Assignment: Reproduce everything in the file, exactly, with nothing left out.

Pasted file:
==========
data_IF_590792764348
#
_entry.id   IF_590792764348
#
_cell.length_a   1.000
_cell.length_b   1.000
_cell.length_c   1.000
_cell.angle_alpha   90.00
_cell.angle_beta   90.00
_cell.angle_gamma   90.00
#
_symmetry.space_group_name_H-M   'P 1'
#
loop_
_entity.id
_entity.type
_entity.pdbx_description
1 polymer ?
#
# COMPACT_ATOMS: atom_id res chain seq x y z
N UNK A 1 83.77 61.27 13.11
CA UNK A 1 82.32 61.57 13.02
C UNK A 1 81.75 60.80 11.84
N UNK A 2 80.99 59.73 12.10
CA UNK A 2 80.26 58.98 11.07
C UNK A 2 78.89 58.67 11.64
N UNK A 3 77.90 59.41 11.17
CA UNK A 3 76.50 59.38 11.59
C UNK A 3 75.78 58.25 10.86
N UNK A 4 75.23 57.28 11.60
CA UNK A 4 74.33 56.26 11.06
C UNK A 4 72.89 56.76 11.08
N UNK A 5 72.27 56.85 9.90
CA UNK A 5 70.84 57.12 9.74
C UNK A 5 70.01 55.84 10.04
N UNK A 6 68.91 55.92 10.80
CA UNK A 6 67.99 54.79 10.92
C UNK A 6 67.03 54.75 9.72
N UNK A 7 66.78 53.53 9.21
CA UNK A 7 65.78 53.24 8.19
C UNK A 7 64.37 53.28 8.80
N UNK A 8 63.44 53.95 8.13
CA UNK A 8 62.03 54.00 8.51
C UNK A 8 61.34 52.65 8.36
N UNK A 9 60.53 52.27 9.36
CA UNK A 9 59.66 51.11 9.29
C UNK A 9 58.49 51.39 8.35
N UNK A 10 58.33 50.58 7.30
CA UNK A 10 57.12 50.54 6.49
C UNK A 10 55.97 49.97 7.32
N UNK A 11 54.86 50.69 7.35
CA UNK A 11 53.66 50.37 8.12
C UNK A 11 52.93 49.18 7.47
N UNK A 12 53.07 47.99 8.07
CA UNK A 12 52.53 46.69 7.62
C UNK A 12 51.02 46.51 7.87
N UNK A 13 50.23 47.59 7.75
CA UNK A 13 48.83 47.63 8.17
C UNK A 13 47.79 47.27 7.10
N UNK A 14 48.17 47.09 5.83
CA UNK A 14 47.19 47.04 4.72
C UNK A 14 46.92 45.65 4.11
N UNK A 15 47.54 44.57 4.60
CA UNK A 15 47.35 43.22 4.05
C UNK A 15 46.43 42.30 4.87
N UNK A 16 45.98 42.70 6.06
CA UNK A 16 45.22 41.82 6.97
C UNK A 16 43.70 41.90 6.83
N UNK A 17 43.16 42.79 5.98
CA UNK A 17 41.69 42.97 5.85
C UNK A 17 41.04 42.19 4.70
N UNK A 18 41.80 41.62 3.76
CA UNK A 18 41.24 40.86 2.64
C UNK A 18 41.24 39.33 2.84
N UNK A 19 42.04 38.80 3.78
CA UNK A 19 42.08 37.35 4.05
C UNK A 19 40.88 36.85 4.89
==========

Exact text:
data_IF_590792764348
#
_entry.id   IF_590792764348
#
_cell.length_a   1.000
_cell.length_b   1.000
_cell.length_c   1.000
_cell.angle_alpha   90.00
_cell.angle_beta   90.00
_cell.angle_gamma   90.00
#
_symmetry.space_group_name_H-M   'P 1'
#
loop_
_entity.id
_entity.type
_entity.pdbx_description
1 polymer ?
#
# COMPACT_ATOMS: atom_id res chain seq x y z
N UNK A 1 83.77 61.27 13.11
CA UNK A 1 82.32 61.57 13.02
C UNK A 1 81.75 60.80 11.84
N UNK A 2 80.99 59.73 12.10
CA UNK A 2 80.26 58.98 11.07
C UNK A 2 78.89 58.67 11.64
N UNK A 3 77.90 59.41 11.17
CA UNK A 3 76.50 59.38 11.59
C UNK A 3 75.78 58.25 10.86
N UNK A 4 75.23 57.28 11.60
CA UNK A 4 74.33 56.26 11.06
C UNK A 4 72.89 56.76 11.08
N UNK A 5 72.27 56.85 9.90
CA UNK A 5 70.84 57.12 9.74
C UNK A 5 70.01 55.84 10.04
N UNK A 6 68.91 55.92 10.80
CA UNK A 6 67.99 54.79 10.92
C UNK A 6 67.03 54.75 9.72
N UNK A 7 66.78 53.53 9.21
CA UNK A 7 65.78 53.24 8.19
C UNK A 7 64.37 53.28 8.80
N UNK A 8 63.44 53.95 8.13
CA UNK A 8 62.03 54.00 8.51
C UNK A 8 61.34 52.65 8.36
N UNK A 9 60.53 52.27 9.36
CA UNK A 9 59.66 51.11 9.29
C UNK A 9 58.49 51.39 8.35
N UNK A 10 58.33 50.58 7.30
CA UNK A 10 57.12 50.54 6.49
C UNK A 10 55.97 49.97 7.32
N UNK A 11 54.86 50.69 7.35
CA UNK A 11 53.66 50.37 8.12
C UNK A 11 52.93 49.18 7.47
N UNK A 12 53.07 47.99 8.07
CA UNK A 12 52.53 46.69 7.62
C UNK A 12 51.02 46.51 7.87
N UNK A 13 50.23 47.59 7.75
CA UNK A 13 48.83 47.63 8.17
C UNK A 13 47.79 47.27 7.10
N UNK A 14 48.17 47.09 5.83
CA UNK A 14 47.19 47.04 4.72
C UNK A 14 46.92 45.65 4.11
N UNK A 15 47.54 44.57 4.60
CA UNK A 15 47.35 43.22 4.05
C UNK A 15 46.43 42.30 4.87
N UNK A 16 45.98 42.70 6.06
CA UNK A 16 45.22 41.82 6.97
C UNK A 16 43.70 41.90 6.83
N UNK A 17 43.16 42.79 5.98
CA UNK A 17 41.69 42.97 5.85
C UNK A 17 41.04 42.19 4.70
N UNK A 18 41.80 41.62 3.76
CA UNK A 18 41.24 40.86 2.64
C UNK A 18 41.24 39.33 2.84
N UNK A 19 42.04 38.80 3.78
CA UNK A 19 42.08 37.35 4.05
C UNK A 19 40.88 36.85 4.89